As in Night’s Black Agents, this consideration concerns your conspiracy’s intentions at a political level.
Parallel State: Mythos conspiracies are likely to be less dependent on humanity than vampire conspiracies, but mi-go for example might need to parasitise human societies in order to harvest brains, Yithians might need to do so in order to gather research data, the Starry Wisdom sect may do so in order to maintain a regular supply of sacrificial victims.
Replacement State: Does the conspiracy seek to overthrow the current regime and replace it? This idea doesn’t come up often in Lovecraftian literature – some cult devotees might see the return of their ‘god’ as a type of replacement state. And in The Repairer of Reputations, Hildred Castaigne seeks to do this, establishing himself as regent and representative of the King in Yellow.
Anti-State: This describes the intentions of those entities and nihilistic cults that seek to wreak madness upon the earth or bring civilisation to an end with the return of the Great Old Ones.
Indifferent: The organisation or mythos race may be indifferent to the human world, and seek to influence it only in so far as it is necessary to fulfil its Mythos Need (above) – it may be neither dependent on nor hostile to the state, as long as it doesn’t interfere with its earthly operations.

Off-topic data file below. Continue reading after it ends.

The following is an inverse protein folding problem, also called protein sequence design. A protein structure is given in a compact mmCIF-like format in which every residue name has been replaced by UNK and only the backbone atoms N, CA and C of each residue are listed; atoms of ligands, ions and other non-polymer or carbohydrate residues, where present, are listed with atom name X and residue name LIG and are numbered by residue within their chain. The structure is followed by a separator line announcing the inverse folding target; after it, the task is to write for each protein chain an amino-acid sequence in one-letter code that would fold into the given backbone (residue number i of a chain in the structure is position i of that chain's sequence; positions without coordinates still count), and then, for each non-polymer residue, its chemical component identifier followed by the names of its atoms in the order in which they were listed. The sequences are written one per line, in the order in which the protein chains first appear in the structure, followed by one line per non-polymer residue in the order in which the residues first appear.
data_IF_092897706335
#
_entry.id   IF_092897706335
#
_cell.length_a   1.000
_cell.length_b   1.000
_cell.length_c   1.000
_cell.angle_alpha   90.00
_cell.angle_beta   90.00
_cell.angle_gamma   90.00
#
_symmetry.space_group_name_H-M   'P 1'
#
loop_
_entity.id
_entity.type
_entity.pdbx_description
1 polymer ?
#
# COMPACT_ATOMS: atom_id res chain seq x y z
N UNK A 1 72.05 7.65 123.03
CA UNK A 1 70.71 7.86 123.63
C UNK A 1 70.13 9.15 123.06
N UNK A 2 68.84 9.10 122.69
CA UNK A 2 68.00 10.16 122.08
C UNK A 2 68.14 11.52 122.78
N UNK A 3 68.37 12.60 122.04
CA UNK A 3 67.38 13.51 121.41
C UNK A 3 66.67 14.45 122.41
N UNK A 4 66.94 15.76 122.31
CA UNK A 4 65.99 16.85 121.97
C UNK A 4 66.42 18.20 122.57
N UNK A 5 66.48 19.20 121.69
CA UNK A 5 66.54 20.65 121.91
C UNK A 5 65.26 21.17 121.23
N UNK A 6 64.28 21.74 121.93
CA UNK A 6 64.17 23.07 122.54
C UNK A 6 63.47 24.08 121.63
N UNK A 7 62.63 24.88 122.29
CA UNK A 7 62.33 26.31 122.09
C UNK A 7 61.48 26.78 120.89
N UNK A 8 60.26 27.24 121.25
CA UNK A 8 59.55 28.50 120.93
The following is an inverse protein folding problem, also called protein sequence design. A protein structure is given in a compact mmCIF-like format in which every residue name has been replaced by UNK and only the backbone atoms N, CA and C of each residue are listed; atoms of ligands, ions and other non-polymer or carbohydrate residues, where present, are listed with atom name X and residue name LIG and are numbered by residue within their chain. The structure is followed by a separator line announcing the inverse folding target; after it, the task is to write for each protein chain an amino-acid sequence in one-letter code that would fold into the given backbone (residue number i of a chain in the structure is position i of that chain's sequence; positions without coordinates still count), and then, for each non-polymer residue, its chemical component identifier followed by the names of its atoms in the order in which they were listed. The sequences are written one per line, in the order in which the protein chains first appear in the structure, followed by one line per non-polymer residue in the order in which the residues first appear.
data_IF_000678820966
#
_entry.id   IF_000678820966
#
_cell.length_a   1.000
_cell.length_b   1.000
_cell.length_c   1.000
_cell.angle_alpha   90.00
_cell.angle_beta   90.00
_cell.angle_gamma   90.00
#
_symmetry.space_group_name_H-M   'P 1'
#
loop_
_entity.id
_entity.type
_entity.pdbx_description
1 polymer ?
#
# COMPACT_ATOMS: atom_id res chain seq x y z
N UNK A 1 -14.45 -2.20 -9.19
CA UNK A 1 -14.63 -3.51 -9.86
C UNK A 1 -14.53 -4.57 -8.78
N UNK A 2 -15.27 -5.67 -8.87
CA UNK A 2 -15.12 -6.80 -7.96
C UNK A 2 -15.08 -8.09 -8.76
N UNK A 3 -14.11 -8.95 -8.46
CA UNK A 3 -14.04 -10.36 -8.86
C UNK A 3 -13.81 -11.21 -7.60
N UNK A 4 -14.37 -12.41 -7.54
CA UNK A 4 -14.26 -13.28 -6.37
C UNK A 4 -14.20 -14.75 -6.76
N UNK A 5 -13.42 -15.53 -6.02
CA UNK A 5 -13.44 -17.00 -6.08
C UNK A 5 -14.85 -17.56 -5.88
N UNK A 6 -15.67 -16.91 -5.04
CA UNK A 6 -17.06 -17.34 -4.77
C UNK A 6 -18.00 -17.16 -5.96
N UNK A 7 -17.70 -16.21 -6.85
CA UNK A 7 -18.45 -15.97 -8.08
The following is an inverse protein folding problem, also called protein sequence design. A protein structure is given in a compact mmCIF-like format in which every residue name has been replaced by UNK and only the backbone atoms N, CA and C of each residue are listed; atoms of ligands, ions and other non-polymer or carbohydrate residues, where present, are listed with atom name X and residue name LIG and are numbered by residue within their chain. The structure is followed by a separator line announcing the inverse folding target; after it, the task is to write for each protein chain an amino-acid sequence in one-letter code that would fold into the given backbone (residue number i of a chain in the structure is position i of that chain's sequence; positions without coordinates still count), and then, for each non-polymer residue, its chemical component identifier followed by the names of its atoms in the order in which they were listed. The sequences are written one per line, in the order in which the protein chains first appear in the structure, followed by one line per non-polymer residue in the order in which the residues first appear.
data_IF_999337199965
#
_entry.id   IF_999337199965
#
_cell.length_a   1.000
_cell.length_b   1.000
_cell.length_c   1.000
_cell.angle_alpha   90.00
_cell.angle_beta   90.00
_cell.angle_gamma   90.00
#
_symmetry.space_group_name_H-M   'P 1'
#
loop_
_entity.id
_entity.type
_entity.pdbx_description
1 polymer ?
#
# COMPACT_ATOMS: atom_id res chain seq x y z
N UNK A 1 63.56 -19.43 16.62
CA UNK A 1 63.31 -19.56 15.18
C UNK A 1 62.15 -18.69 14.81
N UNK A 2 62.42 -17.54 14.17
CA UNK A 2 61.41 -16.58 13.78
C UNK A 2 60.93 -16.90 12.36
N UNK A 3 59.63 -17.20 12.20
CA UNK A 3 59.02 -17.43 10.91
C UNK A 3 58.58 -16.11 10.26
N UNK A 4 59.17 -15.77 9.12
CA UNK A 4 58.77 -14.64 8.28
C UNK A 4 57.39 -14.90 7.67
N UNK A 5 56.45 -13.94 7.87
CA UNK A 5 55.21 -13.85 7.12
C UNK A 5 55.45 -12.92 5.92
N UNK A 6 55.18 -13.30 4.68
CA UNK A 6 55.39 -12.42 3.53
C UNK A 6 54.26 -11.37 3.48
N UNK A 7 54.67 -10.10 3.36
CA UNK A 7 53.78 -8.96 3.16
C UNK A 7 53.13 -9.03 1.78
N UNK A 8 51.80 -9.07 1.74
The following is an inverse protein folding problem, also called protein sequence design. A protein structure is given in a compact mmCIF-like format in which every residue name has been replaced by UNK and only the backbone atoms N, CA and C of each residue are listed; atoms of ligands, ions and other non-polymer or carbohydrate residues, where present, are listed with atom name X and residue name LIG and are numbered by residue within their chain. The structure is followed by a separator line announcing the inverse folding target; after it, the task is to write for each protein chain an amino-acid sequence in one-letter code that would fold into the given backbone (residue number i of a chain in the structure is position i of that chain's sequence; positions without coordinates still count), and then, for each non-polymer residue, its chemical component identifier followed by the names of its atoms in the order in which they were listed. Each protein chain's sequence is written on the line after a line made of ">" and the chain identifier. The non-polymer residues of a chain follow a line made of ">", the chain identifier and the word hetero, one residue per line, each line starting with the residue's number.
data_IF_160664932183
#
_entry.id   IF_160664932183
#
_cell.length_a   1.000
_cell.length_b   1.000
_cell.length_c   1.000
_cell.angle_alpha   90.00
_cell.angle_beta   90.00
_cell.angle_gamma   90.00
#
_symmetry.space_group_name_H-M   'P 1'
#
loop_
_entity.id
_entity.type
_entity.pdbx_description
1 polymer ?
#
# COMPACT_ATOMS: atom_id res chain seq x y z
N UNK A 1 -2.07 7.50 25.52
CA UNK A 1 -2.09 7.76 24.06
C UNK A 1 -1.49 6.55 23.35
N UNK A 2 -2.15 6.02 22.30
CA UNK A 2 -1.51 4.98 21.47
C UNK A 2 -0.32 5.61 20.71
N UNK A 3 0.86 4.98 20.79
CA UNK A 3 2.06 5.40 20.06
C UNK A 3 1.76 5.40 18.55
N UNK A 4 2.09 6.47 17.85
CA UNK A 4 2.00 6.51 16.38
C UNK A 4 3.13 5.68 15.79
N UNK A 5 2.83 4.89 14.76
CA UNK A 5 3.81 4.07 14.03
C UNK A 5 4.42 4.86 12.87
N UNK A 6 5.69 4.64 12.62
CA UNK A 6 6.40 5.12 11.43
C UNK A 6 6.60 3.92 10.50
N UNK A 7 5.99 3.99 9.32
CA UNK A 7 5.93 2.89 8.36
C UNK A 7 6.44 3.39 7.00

Does the conspiracy have another group or conspiracy that opposes it (as the mi-go and Brotherhood of the Yellow Sign might)? Is there rivalry or open hostility between two or more branches of the conspiracy? Investigators might try to exploit such a situation.
In order to fulfil its secret agenda, a conspiracy will have had to spread its influence through society. What methods does it use? Blackmail, bribery and threats? Assassination? Mind control? Alien parasitic infection? Prosthetic human bodies? Shapeshifting magic?
Does the conspiracy operate primarily in the higher echelons of power or ordinary farming folk or among university academics? Where is its power focussed?
Lines of communication
Communications technology in the 1930s was far slower than the modern era. How do the various components of the conspiracy communicate with one another? Letter? Telegram? Pigeon post? Where do they access these services? A cannibal cult in the Himalayas might have difficulty getting access to telegraph equipment. Do they use codes? Do they use magical means – summoned servitor races, telepathy, hyperspace gates? As always, however, avoid letting drama be trumped by pedantic details.
Conspiracy Design Tools
The Conspyramid tool (NBA, p157) is an excellent tool for defining the power structure of your conspiracy and for defining a flexible structure for the campaign itself, with a clear beginning, middle and end.
This is the players’ map of the conspiracy structure. The rules for this can be found in Night’s Black Agents, p113. Relevant spends for uncovering an adversary map in Trail of Cthulhu are Anthropology and Oral History in place of Human Terrain and Traffic Analysis.